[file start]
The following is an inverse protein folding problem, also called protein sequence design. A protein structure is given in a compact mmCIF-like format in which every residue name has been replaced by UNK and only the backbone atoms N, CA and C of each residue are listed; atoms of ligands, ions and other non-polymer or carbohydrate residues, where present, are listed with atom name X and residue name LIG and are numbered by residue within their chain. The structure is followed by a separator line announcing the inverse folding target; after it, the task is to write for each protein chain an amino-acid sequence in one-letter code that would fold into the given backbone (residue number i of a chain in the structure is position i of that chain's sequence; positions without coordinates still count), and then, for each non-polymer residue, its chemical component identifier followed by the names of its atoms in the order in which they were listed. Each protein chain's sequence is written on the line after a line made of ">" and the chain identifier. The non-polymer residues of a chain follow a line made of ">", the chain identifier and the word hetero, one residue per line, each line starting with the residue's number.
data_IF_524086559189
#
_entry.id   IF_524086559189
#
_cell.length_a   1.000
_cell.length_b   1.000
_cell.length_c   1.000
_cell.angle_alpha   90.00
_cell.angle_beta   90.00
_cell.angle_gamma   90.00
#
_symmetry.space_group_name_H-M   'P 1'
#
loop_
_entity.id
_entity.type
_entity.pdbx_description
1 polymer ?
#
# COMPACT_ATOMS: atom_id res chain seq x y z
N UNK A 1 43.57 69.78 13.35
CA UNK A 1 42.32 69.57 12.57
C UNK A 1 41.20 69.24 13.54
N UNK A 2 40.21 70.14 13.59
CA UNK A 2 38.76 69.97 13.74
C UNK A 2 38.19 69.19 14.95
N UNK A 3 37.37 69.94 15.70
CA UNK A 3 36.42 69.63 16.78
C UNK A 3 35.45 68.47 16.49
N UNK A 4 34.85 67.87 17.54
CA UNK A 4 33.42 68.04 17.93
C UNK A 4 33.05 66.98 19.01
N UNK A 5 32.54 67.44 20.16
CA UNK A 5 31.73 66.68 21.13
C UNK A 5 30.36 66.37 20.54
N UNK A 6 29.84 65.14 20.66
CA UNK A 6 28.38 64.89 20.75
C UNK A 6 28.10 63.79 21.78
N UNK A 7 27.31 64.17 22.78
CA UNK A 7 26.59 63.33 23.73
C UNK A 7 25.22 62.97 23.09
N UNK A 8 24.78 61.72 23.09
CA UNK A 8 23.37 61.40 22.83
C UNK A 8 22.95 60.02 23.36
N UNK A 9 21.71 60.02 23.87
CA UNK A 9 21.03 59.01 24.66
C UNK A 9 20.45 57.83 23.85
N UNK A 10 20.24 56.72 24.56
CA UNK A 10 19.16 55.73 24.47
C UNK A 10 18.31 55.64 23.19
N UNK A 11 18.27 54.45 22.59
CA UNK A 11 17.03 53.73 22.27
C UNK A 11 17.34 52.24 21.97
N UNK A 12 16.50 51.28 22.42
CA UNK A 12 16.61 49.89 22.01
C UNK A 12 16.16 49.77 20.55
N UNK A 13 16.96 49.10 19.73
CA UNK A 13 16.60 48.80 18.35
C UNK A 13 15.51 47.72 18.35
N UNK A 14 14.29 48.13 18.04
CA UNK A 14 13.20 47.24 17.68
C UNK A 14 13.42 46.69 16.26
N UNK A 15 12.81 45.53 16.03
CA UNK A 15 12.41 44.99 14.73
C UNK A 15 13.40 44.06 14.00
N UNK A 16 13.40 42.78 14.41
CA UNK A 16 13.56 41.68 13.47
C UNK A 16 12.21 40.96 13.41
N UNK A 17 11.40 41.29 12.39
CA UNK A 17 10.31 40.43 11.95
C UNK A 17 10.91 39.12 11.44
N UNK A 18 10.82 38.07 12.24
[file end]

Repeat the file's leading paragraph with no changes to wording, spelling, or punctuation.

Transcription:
The following is an inverse protein folding problem, also called protein sequence design. A protein structure is given in a compact mmCIF-like format in which every residue name has been replaced by UNK and only the backbone atoms N, CA and C of each residue are listed; atoms of ligands, ions and other non-polymer or carbohydrate residues, where present, are listed with atom name X and residue name LIG and are numbered by residue within their chain. The structure is followed by a separator line announcing the inverse folding target; after it, the task is to write for each protein chain an amino-acid sequence in one-letter code that would fold into the given backbone (residue number i of a chain in the structure is position i of that chain's sequence; positions without coordinates still count), and then, for each non-polymer residue, its chemical component identifier followed by the names of its atoms in the order in which they were listed. Each protein chain's sequence is written on the line after a line made of ">" and the chain identifier. The non-polymer residues of a chain follow a line made of ">", the chain identifier and the word hetero, one residue per line, each line starting with the residue's number.